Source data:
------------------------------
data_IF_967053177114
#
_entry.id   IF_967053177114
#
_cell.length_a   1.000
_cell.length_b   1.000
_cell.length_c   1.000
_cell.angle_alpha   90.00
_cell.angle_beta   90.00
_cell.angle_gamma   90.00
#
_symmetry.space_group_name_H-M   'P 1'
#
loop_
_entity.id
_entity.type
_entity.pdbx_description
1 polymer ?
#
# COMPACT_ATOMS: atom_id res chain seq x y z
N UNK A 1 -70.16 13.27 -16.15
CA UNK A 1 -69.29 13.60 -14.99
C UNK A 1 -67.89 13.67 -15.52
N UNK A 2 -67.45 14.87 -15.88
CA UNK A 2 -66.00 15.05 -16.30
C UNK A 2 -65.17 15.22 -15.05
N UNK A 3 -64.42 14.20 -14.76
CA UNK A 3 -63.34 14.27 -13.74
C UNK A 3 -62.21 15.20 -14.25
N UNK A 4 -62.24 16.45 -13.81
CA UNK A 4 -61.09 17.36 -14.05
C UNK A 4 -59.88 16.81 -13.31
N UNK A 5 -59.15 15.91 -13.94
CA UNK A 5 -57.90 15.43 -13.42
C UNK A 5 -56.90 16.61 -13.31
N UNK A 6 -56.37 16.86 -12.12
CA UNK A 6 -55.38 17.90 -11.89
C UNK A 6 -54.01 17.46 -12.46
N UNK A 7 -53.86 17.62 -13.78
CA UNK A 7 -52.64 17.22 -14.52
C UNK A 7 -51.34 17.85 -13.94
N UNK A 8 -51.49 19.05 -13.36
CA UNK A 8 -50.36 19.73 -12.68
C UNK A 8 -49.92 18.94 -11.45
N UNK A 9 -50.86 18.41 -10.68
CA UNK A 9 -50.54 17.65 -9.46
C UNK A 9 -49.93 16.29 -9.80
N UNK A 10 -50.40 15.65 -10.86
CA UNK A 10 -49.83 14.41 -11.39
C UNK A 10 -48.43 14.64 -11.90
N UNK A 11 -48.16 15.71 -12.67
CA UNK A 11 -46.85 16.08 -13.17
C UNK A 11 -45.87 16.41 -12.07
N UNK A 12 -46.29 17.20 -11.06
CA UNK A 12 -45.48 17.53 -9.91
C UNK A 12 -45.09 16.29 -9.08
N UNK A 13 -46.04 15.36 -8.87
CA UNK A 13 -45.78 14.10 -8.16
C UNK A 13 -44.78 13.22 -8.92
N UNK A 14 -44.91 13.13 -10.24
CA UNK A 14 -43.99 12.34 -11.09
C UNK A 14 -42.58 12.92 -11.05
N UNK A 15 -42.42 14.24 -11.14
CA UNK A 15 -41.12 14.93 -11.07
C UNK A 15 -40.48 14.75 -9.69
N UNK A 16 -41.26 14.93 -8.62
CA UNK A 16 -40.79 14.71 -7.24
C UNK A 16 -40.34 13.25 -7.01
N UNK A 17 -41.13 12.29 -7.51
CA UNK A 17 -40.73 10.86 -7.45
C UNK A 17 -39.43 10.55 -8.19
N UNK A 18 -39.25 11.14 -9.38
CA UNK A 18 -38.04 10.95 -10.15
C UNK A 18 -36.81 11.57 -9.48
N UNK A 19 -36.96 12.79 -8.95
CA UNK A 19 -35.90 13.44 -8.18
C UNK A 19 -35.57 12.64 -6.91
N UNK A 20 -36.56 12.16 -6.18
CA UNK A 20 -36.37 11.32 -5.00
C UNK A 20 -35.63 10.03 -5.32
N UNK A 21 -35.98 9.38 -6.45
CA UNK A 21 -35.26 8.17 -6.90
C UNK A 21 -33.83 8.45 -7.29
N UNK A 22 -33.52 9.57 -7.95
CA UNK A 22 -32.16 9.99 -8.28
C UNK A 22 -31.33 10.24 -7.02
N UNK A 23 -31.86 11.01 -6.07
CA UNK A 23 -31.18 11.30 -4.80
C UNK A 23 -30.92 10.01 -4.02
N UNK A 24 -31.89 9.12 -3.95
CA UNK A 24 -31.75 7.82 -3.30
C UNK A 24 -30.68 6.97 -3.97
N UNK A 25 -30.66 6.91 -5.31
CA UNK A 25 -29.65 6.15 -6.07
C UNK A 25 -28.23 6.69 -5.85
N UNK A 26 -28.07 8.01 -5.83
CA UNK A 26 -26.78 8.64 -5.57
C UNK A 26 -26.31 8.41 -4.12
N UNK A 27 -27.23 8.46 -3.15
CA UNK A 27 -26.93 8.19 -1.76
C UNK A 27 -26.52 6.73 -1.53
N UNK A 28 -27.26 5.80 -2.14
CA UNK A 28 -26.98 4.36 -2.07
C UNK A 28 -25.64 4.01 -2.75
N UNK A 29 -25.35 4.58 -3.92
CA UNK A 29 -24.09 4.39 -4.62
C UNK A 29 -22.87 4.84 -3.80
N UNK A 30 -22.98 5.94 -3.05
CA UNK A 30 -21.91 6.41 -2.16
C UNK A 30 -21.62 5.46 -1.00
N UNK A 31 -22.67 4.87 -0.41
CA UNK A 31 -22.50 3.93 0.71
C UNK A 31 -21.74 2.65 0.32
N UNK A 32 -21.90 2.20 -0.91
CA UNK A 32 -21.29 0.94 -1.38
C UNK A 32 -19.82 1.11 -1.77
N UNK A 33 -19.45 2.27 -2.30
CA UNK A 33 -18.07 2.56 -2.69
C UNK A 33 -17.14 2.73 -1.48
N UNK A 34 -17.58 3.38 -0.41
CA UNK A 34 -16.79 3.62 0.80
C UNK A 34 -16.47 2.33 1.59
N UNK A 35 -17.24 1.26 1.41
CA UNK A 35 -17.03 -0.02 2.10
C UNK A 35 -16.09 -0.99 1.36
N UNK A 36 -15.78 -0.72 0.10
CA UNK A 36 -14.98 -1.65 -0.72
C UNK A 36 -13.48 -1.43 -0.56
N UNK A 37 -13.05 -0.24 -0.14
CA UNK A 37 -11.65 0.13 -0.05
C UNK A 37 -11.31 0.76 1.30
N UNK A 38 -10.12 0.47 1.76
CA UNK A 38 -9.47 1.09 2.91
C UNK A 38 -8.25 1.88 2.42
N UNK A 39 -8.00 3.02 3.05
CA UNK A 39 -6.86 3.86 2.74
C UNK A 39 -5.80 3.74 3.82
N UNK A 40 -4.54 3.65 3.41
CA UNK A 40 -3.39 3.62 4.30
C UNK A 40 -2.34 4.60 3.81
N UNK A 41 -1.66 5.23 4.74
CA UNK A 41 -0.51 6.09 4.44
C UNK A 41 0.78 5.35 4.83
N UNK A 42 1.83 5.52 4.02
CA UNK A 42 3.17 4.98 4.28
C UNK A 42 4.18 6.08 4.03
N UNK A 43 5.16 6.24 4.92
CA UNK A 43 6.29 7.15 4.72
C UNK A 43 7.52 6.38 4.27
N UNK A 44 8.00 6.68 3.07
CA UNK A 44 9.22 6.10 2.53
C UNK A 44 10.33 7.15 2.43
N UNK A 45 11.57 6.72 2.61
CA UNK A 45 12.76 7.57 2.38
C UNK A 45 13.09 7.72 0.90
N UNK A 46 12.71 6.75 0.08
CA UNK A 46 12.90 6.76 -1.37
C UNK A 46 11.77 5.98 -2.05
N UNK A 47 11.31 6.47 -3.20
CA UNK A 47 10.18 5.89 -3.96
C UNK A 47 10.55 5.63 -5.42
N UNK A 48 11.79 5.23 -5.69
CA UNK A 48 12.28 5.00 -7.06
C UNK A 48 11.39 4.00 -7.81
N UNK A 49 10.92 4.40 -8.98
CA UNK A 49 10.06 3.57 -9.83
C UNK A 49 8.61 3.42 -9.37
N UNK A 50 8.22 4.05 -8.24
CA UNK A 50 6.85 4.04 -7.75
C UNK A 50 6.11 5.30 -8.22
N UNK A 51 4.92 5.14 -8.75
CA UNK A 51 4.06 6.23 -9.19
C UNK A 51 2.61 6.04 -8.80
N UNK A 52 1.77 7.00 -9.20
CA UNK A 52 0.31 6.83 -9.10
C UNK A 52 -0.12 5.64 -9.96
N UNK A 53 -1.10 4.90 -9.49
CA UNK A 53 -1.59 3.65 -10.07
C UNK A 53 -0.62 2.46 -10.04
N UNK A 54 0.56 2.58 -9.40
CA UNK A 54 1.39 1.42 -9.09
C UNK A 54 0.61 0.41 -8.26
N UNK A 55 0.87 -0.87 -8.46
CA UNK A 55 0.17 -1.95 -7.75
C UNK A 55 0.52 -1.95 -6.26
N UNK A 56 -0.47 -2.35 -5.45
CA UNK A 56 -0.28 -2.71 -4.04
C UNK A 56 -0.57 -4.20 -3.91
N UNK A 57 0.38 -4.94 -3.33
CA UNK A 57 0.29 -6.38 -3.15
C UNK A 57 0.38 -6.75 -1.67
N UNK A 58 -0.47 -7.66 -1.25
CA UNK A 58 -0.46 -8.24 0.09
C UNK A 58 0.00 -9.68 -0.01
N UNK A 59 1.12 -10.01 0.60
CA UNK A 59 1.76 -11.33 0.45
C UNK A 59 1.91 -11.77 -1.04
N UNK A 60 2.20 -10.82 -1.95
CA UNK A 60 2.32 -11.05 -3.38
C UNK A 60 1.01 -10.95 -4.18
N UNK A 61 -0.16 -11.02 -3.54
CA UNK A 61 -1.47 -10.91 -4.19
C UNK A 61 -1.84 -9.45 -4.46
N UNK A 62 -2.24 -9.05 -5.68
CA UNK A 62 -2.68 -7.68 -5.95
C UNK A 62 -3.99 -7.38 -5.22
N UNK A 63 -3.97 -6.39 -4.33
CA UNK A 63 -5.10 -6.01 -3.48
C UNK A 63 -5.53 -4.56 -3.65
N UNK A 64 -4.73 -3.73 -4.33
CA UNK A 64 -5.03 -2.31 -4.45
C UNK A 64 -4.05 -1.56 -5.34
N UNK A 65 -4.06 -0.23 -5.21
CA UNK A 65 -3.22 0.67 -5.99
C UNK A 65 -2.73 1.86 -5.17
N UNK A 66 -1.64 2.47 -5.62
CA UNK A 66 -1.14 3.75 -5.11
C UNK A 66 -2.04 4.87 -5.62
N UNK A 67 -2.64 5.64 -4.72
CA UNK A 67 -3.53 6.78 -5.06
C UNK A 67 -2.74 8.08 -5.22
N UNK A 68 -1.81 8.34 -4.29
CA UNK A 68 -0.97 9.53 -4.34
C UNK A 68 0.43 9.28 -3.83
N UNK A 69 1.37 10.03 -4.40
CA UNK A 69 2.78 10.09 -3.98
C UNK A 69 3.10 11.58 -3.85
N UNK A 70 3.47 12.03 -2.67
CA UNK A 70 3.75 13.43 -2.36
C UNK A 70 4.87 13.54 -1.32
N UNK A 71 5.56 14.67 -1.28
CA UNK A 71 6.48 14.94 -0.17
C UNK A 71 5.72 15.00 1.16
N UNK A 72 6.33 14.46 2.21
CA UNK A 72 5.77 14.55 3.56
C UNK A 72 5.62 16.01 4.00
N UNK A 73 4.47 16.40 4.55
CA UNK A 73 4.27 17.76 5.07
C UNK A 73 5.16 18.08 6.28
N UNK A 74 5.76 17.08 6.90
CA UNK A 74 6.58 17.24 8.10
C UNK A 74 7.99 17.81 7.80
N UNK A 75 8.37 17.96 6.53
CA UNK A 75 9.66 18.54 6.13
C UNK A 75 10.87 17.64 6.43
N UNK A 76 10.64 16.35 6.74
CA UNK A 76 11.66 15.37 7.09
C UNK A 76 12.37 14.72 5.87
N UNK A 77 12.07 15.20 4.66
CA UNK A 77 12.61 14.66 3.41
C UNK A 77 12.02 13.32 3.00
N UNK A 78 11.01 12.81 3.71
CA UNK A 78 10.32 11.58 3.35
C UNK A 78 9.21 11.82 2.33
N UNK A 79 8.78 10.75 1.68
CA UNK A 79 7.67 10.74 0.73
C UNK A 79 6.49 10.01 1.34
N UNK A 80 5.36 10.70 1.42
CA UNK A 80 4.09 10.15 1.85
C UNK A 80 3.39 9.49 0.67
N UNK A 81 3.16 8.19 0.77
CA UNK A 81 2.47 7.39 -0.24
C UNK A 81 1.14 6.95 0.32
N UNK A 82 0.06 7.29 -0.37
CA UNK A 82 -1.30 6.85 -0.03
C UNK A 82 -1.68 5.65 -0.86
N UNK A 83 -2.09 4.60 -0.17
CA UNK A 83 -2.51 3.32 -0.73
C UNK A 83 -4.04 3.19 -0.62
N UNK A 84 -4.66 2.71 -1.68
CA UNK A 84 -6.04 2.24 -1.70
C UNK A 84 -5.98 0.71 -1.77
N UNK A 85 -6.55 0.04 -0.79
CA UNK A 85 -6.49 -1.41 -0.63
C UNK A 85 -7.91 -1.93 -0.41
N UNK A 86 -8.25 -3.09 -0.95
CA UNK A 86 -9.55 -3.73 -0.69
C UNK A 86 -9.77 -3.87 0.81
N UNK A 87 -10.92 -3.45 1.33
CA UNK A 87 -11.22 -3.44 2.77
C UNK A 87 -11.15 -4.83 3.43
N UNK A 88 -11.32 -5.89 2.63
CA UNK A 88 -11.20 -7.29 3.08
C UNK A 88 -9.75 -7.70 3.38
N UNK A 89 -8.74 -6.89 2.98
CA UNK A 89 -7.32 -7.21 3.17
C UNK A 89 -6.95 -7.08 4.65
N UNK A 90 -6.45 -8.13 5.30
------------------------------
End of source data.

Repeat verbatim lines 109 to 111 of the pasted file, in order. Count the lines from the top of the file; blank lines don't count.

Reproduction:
CA UNK A 30 -21.91 6.41 -2.16
C UNK A 30 -21.62 5.46 -1.00
N UNK A 31 -22.67 4.87 -0.41